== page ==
The union pays $26 per per­son per month—for about 2,400 mem­bers and their de­pen­dents—to a com­pany that is staffing the clin­ics, Ac­ti­vate Health­care. About 60% of the union mem­bers are us­ing the clinic, but their de­pen­dents are vis­it­ing less fre­quently. Fis­cher hasn’t cal­cu­lated a re­turn yet, but he said younger union mem­bers who rarely went to the doc­tor are now us­ing the clinic, which of­fers a well­ness pro­gram that could help pre­vent con­di­tions like high choles­terol and curb bad health be­hav­iors early. Lo­cal 212’s health and wel­fare fund shoul­dered the cost of build­ing a clinic at its union hall in Sharonville, Ohio, but Ac­ti­vate em­ploys the clin­i­cians who staff it. Fis­cher said shar­ing ac­cess to the plumbers and pip­efit­ters’ clinic about 30 miles away in Er­langer, Ky., al­lows Lo­cal 212 to reach more mem­bers with the ben­e­fit.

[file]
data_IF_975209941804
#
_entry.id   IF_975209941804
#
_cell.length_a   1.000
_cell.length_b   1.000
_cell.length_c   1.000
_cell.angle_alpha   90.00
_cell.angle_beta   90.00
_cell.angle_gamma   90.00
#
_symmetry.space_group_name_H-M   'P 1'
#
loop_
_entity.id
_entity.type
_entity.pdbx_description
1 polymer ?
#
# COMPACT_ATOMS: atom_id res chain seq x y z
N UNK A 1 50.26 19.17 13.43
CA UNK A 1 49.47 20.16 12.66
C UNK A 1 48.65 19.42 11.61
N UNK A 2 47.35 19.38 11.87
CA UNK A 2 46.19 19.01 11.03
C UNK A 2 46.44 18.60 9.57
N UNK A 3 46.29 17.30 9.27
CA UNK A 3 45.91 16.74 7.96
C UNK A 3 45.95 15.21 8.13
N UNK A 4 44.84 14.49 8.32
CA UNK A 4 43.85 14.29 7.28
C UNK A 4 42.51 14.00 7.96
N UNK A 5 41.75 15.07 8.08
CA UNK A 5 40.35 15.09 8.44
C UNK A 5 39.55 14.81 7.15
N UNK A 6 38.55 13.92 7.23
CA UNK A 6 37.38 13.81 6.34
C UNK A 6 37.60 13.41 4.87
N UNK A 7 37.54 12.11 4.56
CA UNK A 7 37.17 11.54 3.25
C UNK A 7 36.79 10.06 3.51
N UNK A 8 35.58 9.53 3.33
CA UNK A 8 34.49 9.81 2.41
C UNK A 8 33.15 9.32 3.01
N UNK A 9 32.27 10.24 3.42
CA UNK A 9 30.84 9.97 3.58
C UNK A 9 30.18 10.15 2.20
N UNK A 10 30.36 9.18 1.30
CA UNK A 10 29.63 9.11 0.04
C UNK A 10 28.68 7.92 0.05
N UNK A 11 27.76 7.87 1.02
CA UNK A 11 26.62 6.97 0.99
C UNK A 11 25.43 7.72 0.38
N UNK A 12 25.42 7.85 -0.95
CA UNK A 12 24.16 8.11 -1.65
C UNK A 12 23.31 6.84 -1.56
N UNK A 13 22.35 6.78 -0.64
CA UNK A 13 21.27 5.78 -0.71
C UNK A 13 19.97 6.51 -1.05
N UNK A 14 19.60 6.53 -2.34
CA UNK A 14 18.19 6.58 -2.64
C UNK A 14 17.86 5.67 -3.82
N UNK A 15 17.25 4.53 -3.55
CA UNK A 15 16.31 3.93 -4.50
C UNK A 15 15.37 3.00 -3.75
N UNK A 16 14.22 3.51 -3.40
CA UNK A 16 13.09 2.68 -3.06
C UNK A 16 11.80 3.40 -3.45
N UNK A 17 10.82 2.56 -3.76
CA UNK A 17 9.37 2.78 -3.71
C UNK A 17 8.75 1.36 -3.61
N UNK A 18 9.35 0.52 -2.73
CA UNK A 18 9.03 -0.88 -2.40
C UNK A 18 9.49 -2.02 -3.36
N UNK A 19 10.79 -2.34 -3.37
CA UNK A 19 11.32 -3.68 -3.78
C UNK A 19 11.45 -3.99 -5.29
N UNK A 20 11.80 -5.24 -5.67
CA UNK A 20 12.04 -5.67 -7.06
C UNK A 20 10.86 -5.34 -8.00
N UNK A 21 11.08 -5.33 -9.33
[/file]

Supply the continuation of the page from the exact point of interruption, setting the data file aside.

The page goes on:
While smaller em­ploy­ers are get­ting into the game, large com­pa­nies are still more likely to of­fer their em­ploy­ees ac­cess to a med­i­cal clinic on­site or nearby. A third of or­ga­ni­za­tions with 5,000 or more work­ers pro­vided an on-site or near-site

gen­eral med­i­cal clinic in 2017, up from 24% in 2012, ac­cord­ing to a sur­vey by con­sul­tancy Mercer and the Na­tional As­so­ci­a­tion of Work­site Health Cen­ters. Among em­ploy­ers with 500 to 4,999 em­ploy­ees, 16% said they pro­vided a med­i­cal clinic in 2017, com­pared with 14% in 2007. Nearly a third of all the em­ploy­ers of­fer­ing a med­i­cal clinic shared it with other com­pa­nies in the area.